A Special Labor Day Shoutout to Working Family Caregivers
During the pandemic, it has become more apparent than ever that working family caregivers are stretched thin as they balance caregiving with their job responsibilities. Much attention has been paid to the stressful situation of working parents, who were suddenly called to serve as home school teachers during their working hours. But families who provide unpaid care for an older relative also bear a heavy load.
According to the U.S. Bureau of Labor Statistics, 16% of people in the U.S. are providing unpaid eldercare. AARP reports that 60% of these caregivers also work at a paying job. Caregivers spend an average of 3.4 hours each day caring for their loved one, on top of the hours they put in at work. They assist loved ones who live at home, at a distance, or in a senior living community. They help with grooming, prepare meals, provide transportation, and help manage their loved one’s healthcare and medical appointments.
Even before the pandemic, caregiving was more challenging in the 21st century. Today’s very oldest seniors are of the generation that had lots of children—the baby boom. But the boomers had fewer children, so now there are fewer caregivers to go around. Women were traditionally expected to provide most of the care—they were home anyway, right? No longer.
Complicating the picture, many members of the Millennial generation delayed childbearing, so they are more likely to find themselves in what’s called the “sandwich generation,” caring for elderly parents and minor children at the same time. Juggling those two roles along with full-time employment can be a stressful task!
Here are three important things working caregivers should do:
1. Protect your career.
Working caregivers often cut back on their hours, forego opportunities for advancement and promotion, and pass up on travel and training. A survey conducted by Genworth Financial, Inc., found that 11% of working caregivers lost their jobs, and another 10% had to change careers.
Constant distraction is the worst challenge, report some caregivers. “When I’m at work, I’m worrying about how Dad is doing at home, and when I’m home helping Dad with his medications and personal care, I am worrying about work … will I be late? What will my supervisor say? I feel stretched so thin!”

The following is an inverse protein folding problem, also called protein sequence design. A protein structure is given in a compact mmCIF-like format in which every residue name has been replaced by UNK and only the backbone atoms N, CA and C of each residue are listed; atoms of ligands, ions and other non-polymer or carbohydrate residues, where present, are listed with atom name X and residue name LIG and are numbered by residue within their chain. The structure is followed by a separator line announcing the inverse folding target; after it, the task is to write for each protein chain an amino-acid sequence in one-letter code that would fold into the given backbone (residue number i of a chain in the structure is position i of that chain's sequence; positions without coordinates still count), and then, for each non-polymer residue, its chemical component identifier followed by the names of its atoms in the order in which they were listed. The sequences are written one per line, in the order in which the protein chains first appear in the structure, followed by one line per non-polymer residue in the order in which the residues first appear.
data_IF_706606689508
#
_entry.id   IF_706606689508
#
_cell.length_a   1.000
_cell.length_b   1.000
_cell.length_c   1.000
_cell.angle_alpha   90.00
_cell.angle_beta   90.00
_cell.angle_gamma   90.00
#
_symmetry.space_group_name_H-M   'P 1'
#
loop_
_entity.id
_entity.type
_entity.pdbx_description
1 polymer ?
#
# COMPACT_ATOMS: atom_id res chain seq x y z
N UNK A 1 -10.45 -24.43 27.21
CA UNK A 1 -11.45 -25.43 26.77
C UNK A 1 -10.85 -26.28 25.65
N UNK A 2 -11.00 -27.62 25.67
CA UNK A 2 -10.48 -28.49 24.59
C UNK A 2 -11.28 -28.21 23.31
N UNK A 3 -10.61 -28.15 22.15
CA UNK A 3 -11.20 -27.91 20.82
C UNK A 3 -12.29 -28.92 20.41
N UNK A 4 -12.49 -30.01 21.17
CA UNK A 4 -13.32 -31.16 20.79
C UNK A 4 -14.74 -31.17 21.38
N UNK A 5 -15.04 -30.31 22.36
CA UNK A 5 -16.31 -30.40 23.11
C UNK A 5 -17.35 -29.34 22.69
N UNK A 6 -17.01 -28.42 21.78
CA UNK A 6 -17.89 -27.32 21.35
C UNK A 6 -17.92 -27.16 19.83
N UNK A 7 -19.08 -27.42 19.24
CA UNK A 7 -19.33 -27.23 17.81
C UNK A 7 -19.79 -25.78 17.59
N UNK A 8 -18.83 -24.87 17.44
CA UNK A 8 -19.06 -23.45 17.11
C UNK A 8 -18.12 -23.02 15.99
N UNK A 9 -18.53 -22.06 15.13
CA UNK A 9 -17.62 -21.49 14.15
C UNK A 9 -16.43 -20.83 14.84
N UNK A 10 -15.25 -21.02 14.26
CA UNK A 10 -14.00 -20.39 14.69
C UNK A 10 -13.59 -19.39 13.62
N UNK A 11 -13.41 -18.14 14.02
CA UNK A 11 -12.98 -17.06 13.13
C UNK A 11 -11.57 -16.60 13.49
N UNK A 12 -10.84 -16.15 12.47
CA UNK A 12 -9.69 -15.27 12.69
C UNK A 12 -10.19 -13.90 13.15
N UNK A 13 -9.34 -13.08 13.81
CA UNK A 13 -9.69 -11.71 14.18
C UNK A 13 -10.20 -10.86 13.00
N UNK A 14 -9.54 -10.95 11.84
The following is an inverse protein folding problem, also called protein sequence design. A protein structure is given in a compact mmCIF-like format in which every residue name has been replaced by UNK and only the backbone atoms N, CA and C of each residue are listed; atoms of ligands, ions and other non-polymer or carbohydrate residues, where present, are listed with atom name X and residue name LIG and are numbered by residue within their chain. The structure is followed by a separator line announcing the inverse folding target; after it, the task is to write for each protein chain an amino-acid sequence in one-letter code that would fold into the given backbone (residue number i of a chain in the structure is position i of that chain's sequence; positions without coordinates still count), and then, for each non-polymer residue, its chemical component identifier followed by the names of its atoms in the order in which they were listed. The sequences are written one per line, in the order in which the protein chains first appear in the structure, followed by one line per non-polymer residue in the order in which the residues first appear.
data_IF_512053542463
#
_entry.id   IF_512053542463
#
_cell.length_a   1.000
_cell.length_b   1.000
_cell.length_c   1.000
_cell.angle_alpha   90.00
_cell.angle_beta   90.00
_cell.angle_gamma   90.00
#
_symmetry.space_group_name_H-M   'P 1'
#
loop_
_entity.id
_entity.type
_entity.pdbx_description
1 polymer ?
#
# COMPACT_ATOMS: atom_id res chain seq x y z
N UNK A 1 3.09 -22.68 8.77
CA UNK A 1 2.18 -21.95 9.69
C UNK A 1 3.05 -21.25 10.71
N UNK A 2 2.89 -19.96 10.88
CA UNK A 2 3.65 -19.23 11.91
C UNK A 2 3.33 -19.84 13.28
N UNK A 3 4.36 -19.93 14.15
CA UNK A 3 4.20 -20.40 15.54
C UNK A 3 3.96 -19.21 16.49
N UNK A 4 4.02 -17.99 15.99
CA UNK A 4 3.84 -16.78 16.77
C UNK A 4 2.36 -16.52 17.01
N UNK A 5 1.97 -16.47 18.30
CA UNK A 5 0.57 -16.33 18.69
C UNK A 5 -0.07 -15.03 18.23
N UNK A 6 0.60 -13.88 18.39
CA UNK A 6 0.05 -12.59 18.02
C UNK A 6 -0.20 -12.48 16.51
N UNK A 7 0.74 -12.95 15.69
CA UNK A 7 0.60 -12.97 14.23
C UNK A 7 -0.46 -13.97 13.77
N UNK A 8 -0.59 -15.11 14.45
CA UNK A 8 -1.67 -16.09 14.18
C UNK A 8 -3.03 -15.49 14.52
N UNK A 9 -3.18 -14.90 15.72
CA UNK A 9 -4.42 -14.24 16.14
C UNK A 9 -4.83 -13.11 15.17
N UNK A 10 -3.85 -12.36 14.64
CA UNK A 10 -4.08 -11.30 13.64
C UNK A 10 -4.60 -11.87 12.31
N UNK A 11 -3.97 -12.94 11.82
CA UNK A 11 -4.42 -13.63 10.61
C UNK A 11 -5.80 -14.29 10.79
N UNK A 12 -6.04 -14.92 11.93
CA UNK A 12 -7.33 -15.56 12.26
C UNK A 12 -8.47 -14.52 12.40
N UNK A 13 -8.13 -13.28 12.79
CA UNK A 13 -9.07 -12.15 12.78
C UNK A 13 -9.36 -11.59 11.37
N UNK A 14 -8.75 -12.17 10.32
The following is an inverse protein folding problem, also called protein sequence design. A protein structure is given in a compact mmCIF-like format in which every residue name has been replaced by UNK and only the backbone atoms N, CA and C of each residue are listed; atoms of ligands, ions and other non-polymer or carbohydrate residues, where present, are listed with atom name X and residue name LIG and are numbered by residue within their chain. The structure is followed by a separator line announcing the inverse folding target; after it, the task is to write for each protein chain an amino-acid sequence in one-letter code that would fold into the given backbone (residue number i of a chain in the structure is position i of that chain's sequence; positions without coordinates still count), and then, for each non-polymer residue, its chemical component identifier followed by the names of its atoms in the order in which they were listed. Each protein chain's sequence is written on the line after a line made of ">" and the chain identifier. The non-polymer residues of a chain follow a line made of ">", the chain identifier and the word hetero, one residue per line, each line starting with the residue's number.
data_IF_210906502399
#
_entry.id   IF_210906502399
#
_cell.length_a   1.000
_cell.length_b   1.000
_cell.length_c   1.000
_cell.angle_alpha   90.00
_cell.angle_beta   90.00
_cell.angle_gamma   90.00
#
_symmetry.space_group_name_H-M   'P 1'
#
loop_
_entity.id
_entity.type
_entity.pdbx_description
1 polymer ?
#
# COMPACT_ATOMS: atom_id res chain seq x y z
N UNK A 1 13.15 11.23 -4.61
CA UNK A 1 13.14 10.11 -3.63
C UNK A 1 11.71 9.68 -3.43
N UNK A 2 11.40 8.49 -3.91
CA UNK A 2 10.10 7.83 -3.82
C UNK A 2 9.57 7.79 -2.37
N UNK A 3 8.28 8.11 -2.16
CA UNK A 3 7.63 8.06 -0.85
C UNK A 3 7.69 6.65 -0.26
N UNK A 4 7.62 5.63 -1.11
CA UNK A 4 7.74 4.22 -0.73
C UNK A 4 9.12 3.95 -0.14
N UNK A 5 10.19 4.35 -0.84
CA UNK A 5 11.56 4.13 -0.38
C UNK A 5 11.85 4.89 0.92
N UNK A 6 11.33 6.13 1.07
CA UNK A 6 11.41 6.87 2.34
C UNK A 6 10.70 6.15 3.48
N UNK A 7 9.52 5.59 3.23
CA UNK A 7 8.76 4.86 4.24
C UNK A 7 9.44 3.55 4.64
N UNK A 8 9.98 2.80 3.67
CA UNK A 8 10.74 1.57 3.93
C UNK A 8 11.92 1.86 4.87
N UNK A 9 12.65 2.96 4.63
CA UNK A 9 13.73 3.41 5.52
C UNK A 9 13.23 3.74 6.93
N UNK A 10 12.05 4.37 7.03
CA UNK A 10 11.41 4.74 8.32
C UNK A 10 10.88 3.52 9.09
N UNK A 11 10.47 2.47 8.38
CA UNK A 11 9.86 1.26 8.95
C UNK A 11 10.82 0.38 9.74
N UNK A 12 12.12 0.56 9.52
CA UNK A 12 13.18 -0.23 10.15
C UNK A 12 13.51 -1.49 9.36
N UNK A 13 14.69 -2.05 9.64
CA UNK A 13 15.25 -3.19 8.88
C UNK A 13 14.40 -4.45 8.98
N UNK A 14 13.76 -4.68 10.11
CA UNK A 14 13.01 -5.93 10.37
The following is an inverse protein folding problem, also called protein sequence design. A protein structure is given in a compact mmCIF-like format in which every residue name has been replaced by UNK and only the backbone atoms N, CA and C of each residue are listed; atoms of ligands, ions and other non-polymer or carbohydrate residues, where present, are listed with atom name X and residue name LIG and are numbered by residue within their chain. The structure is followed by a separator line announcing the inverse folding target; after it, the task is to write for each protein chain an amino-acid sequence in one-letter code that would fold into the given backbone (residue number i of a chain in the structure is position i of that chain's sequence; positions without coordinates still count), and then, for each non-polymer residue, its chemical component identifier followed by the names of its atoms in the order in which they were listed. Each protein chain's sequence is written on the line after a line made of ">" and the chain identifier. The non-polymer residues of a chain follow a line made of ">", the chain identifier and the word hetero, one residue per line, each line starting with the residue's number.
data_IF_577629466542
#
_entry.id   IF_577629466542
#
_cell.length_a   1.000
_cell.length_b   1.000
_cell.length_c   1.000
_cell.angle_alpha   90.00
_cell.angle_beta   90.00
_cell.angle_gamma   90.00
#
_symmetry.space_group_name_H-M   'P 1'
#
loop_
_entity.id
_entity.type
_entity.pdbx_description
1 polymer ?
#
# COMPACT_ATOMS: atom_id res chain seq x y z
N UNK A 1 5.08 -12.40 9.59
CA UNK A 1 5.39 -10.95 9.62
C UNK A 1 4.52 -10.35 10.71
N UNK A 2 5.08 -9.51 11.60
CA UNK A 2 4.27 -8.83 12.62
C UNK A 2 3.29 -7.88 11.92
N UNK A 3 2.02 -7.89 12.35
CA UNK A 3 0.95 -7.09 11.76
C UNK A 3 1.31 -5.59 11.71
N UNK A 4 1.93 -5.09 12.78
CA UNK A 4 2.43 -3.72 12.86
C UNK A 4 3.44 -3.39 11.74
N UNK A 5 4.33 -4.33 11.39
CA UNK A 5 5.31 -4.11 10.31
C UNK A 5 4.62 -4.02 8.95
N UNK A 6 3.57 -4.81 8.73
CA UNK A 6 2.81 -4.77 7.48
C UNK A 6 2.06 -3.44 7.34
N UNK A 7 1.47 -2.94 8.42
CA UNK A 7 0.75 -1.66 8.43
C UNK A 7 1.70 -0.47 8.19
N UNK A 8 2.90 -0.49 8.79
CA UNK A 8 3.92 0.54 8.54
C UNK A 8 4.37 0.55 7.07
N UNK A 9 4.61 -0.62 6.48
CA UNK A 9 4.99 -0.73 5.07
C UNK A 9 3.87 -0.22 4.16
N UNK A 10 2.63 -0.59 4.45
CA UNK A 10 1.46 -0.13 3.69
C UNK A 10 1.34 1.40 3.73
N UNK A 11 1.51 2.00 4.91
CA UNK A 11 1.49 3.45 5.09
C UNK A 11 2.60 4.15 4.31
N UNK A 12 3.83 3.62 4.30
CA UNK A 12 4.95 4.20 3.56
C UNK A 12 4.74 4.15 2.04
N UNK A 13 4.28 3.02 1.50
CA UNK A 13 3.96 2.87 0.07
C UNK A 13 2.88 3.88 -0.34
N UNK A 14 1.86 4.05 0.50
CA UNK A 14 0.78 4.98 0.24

Fortunately, more employers today recognize that supporting working caregivers raises employee satisfaction and retention, cuts down on absenteeism, and also lessens “presenteeism”—when workday disruptions distract an employee and lessen productivity. A well-publicized study from Harvard Business School showed that for every dollar employers invest in caregiver support, they reap a return of up to $4.45. And with today’s labor shortage, understanding and support for caregivers could be an important recruitment and retention tool.
So be open with your employer about your situation. It’s better that your boss knows what’s behind any caregiver-related tardiness or absences. You might feel hesitant to “bring personal problems to work,” but remember that your company is as eager as you are to lessen the impact of caregiving on your productivity. Talk to your supervisor or human resources department about your current situation. Ask if your company has an employee assistance resource and referral program that offers family caregiver information and support. Find out the company’s policy on family leave, flextime, telecommuting and job sharing.